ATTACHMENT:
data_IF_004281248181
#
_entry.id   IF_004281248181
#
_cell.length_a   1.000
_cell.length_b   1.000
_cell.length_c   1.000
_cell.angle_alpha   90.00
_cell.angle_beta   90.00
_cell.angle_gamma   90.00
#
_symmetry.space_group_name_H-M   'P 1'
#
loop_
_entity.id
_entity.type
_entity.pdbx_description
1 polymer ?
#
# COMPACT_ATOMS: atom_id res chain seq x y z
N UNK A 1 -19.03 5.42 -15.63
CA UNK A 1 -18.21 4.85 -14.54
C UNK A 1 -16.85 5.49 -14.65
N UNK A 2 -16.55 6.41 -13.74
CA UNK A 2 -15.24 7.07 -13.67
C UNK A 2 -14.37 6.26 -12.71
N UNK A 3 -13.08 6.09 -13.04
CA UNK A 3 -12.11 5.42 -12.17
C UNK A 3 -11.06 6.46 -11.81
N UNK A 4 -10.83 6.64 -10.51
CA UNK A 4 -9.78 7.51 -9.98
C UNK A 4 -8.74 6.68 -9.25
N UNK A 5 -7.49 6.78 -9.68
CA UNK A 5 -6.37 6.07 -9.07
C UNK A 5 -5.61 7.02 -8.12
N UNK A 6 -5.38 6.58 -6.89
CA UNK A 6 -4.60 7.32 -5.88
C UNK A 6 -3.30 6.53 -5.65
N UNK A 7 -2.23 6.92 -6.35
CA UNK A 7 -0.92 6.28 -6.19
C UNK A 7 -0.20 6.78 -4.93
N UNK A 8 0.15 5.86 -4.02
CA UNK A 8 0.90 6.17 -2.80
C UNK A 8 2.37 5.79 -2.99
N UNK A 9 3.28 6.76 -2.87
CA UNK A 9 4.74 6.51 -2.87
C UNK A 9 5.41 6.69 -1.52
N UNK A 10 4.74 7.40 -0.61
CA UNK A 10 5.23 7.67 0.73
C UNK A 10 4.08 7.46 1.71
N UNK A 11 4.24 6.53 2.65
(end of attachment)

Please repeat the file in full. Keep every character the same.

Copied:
data_IF_004281248181
#
_entry.id   IF_004281248181
#
_cell.length_a   1.000
_cell.length_b   1.000
_cell.length_c   1.000
_cell.angle_alpha   90.00
_cell.angle_beta   90.00
_cell.angle_gamma   90.00
#
_symmetry.space_group_name_H-M   'P 1'
#
loop_
_entity.id
_entity.type
_entity.pdbx_description
1 polymer ?
#
# COMPACT_ATOMS: atom_id res chain seq x y z
N UNK A 1 -19.03 5.42 -15.63
CA UNK A 1 -18.21 4.85 -14.54
C UNK A 1 -16.85 5.49 -14.65
N UNK A 2 -16.55 6.41 -13.74
CA UNK A 2 -15.24 7.07 -13.67
C UNK A 2 -14.37 6.26 -12.71
N UNK A 3 -13.08 6.09 -13.04
CA UNK A 3 -12.11 5.42 -12.17
C UNK A 3 -11.06 6.46 -11.81
N UNK A 4 -10.83 6.64 -10.51
CA UNK A 4 -9.78 7.51 -9.98
C UNK A 4 -8.74 6.68 -9.25
N UNK A 5 -7.49 6.78 -9.68
CA UNK A 5 -6.37 6.07 -9.07
C UNK A 5 -5.61 7.02 -8.12
N UNK A 6 -5.38 6.58 -6.89
CA UNK A 6 -4.60 7.32 -5.88
C UNK A 6 -3.30 6.53 -5.65
N UNK A 7 -2.23 6.92 -6.35
CA UNK A 7 -0.92 6.28 -6.19
C UNK A 7 -0.20 6.78 -4.93
N UNK A 8 0.15 5.86 -4.02
CA UNK A 8 0.90 6.17 -2.80
C UNK A 8 2.37 5.79 -2.99
N UNK A 9 3.28 6.76 -2.87
CA UNK A 9 4.74 6.51 -2.87
C UNK A 9 5.41 6.69 -1.52
N UNK A 10 4.74 7.40 -0.61
CA UNK A 10 5.23 7.67 0.73
C UNK A 10 4.08 7.46 1.71
N UNK A 11 4.24 6.53 2.65